24 In other words, the parable points to the future when the Son of man will come in his glory. He will sit down to judge people then living. His judgment will be based on what they have manifested themselves to be. At that time ?the distinction between a righteous one and a wicked one? will have been clearly established. (Malachi 3:18) The actual pronouncing and executing of judgment will be carried out in a limited time. Jesus will render just decisions based on what has become evident about individuals.?See also 2 Corinthians 5:10.

    25 This means, then, that Jesus? ?sitting down on his glorious throne? for judgment, mentioned at Matthew 25:31, applies to the future point when this powerful King will sit down to pronounce and execute judgment on the nations. Yes, the judgment scene that involves Jesus at Matthew 25:31-33, 46 is comparable to the scene in Daniel chapter 7, where the reigning King, the Ancient of Days, sat down to carry out his role as Judge.

    26 Understanding the parable of the sheep and the goats in this way indicates that the rendering of judgment on the sheep and the goats is future. It will take place after ?the tribulation? mentioned at Matthew 24:29, 30 breaks out and the Son of man ?arrives in his glory.? (Compare Mark 13:24-26.) Then, with the entire wicked system at its end, Jesus will hold court and render and execute judgment.?John 5:30; 2 Thessalonians 1:7-10.

    27 This clarifies our understanding of the timing of Jesus? parable, which shows when the sheep and the goats will be judged. But how does it affect us who are zealously preaching the Kingdom good news? (Matthew 24:14) Does it make our work less significant, or does it bring a greater weight of responsibility? Let us see in the next article how we are affected.

    *** w95 10/15 p. 26 What Future for the Sheep and the Goats? ***
    15 How have Christ?s brothers and the millions of other sheep united with them as one flock been treated? Many people may not personally have attacked Christ?s representatives, but neither have they treated his people lovingly. Preferring the wicked world, goatlike ones reject the Kingdom message, whether hearing it directly or indirectly. (1 John 2:15-17) Of course, in the final analysis, Jesus is the one who is appointed to render judgment. It is not for us to determine who are sheep and who are goats.

  • garybuss

    I think a biggest change in Witness doctrine in my life was when they quit saying the world had already ended and the we had been in the tribulation since the 1910's.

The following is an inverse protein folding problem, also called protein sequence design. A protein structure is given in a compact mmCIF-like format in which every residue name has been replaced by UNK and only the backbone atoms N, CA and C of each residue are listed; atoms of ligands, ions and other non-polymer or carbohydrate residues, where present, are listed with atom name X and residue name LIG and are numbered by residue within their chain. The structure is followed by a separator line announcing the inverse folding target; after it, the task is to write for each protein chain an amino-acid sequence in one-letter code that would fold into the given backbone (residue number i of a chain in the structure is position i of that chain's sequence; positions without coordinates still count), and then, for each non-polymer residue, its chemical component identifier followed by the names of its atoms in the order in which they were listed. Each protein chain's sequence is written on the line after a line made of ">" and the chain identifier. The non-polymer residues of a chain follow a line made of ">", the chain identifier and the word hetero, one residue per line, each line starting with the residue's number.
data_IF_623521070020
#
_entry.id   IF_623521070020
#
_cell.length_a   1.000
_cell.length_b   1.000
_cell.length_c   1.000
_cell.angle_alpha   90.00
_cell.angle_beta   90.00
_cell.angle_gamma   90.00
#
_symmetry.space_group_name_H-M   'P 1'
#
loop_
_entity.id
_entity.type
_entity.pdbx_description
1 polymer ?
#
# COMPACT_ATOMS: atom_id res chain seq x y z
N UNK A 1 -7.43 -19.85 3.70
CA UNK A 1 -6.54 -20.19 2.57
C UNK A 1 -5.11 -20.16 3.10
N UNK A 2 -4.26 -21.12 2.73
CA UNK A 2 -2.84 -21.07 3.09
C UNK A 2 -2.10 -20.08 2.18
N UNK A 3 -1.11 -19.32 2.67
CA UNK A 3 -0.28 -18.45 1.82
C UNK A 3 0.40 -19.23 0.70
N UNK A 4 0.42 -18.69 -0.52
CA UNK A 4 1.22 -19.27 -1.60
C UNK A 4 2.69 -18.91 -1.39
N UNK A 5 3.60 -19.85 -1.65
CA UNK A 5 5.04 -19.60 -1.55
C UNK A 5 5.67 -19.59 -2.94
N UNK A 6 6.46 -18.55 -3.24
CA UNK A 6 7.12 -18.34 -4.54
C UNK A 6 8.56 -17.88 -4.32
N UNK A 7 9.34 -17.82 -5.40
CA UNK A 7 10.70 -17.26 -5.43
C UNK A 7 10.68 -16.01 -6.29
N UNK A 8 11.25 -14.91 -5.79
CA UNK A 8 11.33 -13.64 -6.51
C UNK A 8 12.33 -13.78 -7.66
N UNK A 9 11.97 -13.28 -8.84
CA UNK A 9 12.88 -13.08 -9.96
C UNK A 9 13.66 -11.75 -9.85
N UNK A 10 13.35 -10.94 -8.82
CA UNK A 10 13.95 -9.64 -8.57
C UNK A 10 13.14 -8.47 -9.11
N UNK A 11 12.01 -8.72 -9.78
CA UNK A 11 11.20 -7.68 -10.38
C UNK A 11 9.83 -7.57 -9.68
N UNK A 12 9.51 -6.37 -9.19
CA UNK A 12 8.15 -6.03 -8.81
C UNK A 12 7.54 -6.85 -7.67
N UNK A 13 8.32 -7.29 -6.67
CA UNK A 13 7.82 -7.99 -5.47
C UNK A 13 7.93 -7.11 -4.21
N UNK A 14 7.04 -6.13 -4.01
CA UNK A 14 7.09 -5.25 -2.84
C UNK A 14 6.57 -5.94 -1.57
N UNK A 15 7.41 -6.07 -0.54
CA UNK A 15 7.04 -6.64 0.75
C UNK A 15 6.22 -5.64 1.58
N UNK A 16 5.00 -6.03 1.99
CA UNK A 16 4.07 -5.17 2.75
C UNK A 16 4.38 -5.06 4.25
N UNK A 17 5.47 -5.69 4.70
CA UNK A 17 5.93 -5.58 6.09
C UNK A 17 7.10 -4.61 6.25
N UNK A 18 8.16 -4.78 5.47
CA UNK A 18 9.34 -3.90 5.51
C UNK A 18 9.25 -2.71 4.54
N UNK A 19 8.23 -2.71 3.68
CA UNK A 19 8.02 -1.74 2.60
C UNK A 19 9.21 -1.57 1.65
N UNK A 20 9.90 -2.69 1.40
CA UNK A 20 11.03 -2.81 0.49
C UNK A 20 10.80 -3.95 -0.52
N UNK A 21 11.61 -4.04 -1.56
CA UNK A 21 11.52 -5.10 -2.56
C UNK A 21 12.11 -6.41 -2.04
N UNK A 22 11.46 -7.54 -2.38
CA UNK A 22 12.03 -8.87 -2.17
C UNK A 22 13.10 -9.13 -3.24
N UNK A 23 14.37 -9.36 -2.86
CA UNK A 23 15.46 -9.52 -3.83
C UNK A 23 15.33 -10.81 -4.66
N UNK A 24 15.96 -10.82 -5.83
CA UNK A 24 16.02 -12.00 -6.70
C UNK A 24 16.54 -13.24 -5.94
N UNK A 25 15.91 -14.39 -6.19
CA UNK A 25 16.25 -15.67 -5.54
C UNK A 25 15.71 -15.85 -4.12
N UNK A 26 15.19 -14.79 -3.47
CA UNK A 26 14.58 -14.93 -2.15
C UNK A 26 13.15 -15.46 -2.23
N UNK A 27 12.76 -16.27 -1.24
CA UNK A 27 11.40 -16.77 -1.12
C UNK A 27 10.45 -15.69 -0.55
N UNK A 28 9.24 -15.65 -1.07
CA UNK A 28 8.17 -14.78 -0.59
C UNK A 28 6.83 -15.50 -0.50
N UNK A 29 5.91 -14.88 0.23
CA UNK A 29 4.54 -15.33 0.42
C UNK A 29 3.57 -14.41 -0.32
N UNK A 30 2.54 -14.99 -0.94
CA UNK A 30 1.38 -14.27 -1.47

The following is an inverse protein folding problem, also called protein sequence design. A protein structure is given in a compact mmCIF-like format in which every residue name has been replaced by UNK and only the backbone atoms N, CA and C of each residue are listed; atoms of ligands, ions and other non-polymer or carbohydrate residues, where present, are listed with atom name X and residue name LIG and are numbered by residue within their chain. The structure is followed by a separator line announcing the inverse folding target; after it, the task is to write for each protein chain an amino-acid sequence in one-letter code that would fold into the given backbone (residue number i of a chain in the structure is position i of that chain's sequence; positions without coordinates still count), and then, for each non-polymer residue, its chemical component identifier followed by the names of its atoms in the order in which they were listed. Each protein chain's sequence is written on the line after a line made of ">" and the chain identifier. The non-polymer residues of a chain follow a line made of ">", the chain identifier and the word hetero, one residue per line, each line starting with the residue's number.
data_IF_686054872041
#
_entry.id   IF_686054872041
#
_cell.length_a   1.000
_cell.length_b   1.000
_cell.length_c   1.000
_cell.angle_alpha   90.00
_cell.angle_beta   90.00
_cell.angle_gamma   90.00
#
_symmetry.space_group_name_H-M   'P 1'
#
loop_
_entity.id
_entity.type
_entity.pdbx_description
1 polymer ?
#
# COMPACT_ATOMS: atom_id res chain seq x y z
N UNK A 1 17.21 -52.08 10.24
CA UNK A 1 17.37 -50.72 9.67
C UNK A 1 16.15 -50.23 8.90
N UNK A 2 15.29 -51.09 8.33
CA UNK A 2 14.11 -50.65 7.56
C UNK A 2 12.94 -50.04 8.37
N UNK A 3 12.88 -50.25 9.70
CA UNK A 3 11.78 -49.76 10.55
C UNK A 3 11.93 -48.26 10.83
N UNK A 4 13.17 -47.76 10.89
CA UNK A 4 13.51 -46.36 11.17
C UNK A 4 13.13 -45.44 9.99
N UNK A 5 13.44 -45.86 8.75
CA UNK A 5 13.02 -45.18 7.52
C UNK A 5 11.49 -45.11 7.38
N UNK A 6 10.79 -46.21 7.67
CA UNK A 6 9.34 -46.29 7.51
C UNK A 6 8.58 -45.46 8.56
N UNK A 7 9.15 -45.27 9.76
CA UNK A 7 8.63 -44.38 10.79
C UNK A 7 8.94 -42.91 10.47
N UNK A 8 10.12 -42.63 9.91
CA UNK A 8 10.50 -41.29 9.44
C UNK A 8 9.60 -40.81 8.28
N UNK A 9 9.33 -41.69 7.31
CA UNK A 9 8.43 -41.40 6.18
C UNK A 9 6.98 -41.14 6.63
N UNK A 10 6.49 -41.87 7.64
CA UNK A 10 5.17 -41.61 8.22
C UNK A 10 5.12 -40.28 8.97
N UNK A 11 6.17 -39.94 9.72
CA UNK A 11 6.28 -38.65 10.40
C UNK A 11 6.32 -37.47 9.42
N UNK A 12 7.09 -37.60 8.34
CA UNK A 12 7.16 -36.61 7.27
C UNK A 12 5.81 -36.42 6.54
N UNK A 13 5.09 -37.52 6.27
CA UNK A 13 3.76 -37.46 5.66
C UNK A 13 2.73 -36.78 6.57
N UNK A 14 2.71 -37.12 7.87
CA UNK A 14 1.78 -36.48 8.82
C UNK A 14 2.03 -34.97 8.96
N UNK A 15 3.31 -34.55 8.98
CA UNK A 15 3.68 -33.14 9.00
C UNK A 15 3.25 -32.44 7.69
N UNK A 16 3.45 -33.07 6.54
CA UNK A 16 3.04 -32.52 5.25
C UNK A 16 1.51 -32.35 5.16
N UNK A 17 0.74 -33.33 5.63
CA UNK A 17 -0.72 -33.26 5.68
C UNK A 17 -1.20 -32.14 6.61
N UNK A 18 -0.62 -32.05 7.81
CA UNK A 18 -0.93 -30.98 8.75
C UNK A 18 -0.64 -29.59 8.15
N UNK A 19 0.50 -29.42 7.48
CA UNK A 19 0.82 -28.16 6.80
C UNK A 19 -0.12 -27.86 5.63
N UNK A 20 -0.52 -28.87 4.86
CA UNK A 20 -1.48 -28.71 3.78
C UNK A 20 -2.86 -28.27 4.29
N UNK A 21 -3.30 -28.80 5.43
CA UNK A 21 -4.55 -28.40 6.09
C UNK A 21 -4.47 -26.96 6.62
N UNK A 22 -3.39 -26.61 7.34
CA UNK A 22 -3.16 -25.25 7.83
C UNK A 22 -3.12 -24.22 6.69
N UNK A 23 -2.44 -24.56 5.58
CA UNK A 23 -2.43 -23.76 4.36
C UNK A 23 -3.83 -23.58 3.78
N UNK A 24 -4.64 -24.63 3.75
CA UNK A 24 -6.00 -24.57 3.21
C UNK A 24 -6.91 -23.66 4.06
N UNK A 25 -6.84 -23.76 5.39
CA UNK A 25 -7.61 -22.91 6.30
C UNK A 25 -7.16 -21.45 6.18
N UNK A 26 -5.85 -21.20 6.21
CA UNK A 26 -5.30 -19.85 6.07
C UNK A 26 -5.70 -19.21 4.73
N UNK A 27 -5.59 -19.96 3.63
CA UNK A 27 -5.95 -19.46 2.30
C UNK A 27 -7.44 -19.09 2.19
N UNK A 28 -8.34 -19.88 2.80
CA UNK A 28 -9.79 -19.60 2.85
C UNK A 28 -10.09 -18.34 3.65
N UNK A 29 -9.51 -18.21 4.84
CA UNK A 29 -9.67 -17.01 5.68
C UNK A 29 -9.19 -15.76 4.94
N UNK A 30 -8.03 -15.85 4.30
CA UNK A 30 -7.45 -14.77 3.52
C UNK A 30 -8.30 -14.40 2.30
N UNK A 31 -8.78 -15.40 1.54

Now they say the world has not yet ended and the tribulation is yet to come.

    It seems to me like we're going backwards.

    Applying to that "remnant" Job's question,
    "Why died I not from the womb? . . .
    then had I been at rest" (Job 3 : 11-13),
    God's own word by Christ Jesus answers,
    that "for the elect's sake" the days of tribulation
    were shortened by stopping the World
    War in 1918, and those of the remnant were
    spared from death that they might be a
    "people for God's name" .

    The New World
    WTBTS 1942 p. 221

    and will take in all nations . While present on
    the throne of his glory, as Jehovah's represent-
    ative at the temple, Christ Jesus separates the
    people into two classes, called sheep and goats.
    That separation is now going on, though many
    are not aware of it . Their attitude toward Jehovah's
    witnesses and the message of his Theocratic
    government reveals their attitude toward
    the King . The persecutors, opposers, and indifferent,
    who identify themselves as goats, are
    doomed to a destruction that will last forever ;
    whereas the meek, righteously disposed persons
    of good-will toward the Lord, his "sheep",
    are in line for life eternal .

    "LET GOD BE TRUE" WTBTS 1946 p. 193-4

  • No Apologies
    No Apologies


    I still don't see any change re the other sheep... just the timing of the separating of the sheep and the goat. My understanding is that the 'other sheep' is the group of 'honest-hearted ones' who began to be gathered around 1935 and who would see the great tribulation.

    *** w95 10/15 p. 26 What Future for the Sheep and the Goats? ***
    15 How have Christ?s brothers and the millions of other sheep united with them as one flock been eated?

    So they still refer to this group as the other sheep.

    What's interesting is that the Society claimed that the great crowd did not begin to be gathered too soon, that some of the original members of the great crowd would be around to see the the great tribulation. This was in one of the pocket-sized books from the late eighties... don't have it on hand. So again, another date that is an albatross around the Society's neck.

    No Apologies